About a year ago, I finished reading the final instalment of Stieg Larsson’s “Millennium trilogy”. I found these Swedish crime novels absolutely gripping—and not just because the heroine Lisbeth Salander rides a motorcycle. In two weeks, the US movie adaptation of The Girl With The Dragon Tattoo will be released—so here’s a timely look at how the motorcycles used in the film were prepared. The job was given to Justin Kell of Glory Motor Works in LA, and it’s an insight into a rarely-seen aspect of the film-making process.
“I got the call to meet with [director] David Fincher and discuss motorcycles for a new film he was doing,” says Kell. “I bought all three Larsson books and read them in three days: the character of Lisbeth Salander is killer. As I read the books, I kept thinking that Lisbeth’s bike would be the kind of bike most 20-somethings with limited financial recourses would ride. She wouldn’t have an expensive modern bike: she would have an inexpensive older bike that would be customized to fit her personality.”
Originally, the producers considered using modern bikes. “I had to convince Fincher that we could build vintage bikes to be as reliable as modern bikes. David leaves no detail untouched: he knows that a broken motorcycle can delay production and cost the film company thousands of dollars.” Kell also had to keep the art director happy, make the bike fit the conceptual drawings, and build bikes that would start and perform whenever called upon.
He had 30 days to find, buy and rebuild three late-60s Honda CB350s. “I went after low mileage, original machines in stock condition. We looked at updating charging systems and upgrading performance.” The script called for a lot of high speed riding, plus off-road action on ice and snow. Bikes in movies are usually started and shut down hundreds of times during a day of filming: this means that starter motors have to be rebuilt, and three-wire high-output charging systems installed.
Kell also increased the battery box size, so he could fit a higher amperage sealed battery. “The lighting is always super important in a Fincher film, so the bikes were fitted with HID lamps. All the metal parts were stripped and cleaned, and sent out for paint, powdercoating, polishing or cadmium plating. “We ended up powdercoating the wheels and using bigger gauge SS spokes. We replaced everything: new clutches, new brakes, new wiring harnesses and every fastener on the bike. The motors were torn down to the cranks, we trued the flywheels, did valve jobs and replaced pistons and rings.” The carbs were rebuilt and the fuel tanks were stripped and re-lined. Flat track style seats were installed, covered in vintage glove leather.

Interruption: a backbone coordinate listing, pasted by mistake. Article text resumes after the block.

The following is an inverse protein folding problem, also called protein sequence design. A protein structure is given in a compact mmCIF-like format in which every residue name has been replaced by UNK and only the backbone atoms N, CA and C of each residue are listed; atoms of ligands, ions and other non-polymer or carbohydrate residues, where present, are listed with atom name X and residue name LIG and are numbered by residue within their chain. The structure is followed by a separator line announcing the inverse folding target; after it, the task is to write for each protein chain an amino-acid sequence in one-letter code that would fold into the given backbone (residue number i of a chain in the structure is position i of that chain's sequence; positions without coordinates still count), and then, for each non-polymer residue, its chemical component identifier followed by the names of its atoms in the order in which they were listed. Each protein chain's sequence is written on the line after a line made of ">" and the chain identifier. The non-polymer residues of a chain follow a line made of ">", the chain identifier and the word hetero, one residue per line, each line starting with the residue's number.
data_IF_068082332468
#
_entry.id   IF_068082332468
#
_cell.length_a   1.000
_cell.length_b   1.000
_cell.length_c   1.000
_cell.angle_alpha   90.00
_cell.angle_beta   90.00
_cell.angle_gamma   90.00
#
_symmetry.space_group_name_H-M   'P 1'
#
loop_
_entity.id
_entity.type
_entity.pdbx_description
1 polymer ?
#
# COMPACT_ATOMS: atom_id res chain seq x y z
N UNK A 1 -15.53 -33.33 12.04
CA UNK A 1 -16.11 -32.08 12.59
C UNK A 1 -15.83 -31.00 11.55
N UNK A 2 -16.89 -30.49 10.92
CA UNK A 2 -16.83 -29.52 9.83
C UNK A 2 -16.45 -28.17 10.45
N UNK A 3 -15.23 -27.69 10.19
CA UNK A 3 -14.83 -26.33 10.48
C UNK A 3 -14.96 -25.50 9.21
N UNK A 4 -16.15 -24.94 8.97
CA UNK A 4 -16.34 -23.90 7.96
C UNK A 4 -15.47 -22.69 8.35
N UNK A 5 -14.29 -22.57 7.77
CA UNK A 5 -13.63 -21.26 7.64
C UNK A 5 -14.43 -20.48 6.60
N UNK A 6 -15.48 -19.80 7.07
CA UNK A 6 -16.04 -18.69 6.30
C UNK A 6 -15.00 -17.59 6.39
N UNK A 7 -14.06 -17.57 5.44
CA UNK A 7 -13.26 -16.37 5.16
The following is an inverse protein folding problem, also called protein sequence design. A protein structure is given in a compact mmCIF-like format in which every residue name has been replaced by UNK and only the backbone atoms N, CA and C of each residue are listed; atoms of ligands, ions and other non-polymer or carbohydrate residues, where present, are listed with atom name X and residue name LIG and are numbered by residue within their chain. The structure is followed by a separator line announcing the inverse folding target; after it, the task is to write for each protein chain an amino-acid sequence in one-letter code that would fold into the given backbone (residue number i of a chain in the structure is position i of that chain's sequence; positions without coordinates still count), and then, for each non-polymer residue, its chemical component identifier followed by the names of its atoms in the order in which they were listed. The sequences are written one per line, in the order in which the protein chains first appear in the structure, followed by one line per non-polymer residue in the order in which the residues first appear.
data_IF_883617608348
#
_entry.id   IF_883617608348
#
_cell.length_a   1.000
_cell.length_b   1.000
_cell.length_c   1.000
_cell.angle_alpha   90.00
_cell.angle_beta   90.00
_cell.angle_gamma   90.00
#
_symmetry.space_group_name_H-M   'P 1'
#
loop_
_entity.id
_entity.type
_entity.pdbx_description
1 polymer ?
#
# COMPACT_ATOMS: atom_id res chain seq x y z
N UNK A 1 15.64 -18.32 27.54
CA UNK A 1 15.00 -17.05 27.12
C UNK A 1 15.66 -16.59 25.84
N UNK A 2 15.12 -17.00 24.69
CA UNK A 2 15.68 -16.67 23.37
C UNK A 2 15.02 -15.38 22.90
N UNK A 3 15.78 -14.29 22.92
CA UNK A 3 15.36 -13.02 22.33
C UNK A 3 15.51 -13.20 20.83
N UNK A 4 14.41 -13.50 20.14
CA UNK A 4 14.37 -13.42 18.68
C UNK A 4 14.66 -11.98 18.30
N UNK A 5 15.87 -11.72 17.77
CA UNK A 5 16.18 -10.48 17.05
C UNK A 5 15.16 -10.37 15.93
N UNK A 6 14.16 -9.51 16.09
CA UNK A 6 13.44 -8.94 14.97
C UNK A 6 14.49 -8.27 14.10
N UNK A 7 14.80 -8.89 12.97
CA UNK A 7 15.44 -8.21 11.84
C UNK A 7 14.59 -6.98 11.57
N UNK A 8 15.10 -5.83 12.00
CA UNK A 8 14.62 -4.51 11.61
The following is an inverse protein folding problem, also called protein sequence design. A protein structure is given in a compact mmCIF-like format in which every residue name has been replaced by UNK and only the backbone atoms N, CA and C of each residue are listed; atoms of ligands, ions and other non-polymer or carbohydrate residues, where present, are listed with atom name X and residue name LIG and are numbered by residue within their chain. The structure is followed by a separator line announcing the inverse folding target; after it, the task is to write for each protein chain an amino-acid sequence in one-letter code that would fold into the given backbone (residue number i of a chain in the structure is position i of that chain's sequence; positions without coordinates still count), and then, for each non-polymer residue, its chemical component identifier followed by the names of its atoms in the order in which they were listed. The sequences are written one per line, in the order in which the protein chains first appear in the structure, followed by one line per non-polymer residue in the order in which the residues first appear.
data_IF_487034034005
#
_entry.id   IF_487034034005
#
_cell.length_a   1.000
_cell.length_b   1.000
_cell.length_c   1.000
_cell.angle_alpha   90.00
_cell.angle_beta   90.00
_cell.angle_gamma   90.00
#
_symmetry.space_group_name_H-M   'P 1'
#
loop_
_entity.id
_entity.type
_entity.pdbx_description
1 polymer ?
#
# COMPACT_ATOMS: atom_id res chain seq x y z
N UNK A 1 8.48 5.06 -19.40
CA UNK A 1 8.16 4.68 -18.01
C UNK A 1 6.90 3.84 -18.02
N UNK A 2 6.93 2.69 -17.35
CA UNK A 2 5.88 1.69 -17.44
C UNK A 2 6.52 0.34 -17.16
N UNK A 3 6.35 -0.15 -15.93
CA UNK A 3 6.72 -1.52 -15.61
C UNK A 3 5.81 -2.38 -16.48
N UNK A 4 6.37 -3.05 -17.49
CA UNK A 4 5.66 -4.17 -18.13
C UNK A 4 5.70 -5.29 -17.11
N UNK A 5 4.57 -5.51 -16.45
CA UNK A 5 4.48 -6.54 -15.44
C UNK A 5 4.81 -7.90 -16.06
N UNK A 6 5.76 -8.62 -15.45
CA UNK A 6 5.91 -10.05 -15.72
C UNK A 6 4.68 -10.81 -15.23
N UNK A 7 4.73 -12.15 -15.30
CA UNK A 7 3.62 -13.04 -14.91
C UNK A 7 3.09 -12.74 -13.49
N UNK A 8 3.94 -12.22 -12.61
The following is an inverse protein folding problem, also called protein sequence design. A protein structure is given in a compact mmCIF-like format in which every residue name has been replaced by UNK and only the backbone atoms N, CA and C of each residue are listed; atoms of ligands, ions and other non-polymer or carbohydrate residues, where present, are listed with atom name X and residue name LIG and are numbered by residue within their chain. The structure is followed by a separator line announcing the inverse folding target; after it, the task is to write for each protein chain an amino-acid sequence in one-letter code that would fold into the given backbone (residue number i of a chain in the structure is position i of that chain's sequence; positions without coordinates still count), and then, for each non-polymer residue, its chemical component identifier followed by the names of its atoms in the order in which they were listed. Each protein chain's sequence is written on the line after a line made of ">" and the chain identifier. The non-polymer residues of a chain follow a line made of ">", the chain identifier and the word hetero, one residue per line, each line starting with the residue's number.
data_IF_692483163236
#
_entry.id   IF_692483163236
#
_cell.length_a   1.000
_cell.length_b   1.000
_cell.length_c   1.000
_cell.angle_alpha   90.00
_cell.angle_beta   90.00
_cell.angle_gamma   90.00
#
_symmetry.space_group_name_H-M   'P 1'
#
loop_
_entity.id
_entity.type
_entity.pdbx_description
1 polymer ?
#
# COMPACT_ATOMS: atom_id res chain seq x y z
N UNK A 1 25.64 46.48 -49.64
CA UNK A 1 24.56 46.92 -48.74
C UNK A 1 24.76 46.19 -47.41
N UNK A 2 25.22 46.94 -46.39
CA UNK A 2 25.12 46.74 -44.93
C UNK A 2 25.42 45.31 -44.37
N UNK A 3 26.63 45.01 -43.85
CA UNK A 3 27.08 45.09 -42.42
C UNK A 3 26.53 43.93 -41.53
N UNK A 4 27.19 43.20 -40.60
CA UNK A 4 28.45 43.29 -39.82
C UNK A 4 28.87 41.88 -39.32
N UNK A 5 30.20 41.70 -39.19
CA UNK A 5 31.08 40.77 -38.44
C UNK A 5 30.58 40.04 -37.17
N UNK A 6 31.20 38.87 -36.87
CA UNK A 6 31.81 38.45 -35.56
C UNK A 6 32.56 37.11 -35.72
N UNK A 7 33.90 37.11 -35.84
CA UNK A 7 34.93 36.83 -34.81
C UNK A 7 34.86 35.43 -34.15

“We had to build one bike first to get the final approval from David,” says Kell. “We finished that one in about two weeks.” Fincher gave the okay to build two more bikes, and cast Rooney Mara to play Lisbeth Salander. “She was sent over to me to start teaching her to ride,” says Kell. “She had never been on a bike before, so we had to start easy. I’ve trained many actors to ride over the years, and I must say that Rooney was one of the best. She was fearless, but smart. In three days, we had her doing everything that she needed to do on camera at 35 mph.”
The final two weeks were “mayhem. Getting three full rebuilds together at the same time requires a lot of diplomacy and hundred dollar bills. We had 30 days straight of 16-hour days, but we finished the bikes on schedule. The day after we turned the last screw, the bikes were in crates on the way to Stockholm for the shoot.”
The bikes are now back in LA though, and Kell is tearing them down yet again—this time to prepare for the second film.
[First four images courtesy of Coop. Final two images courtesy of Jacqui Van Ham.]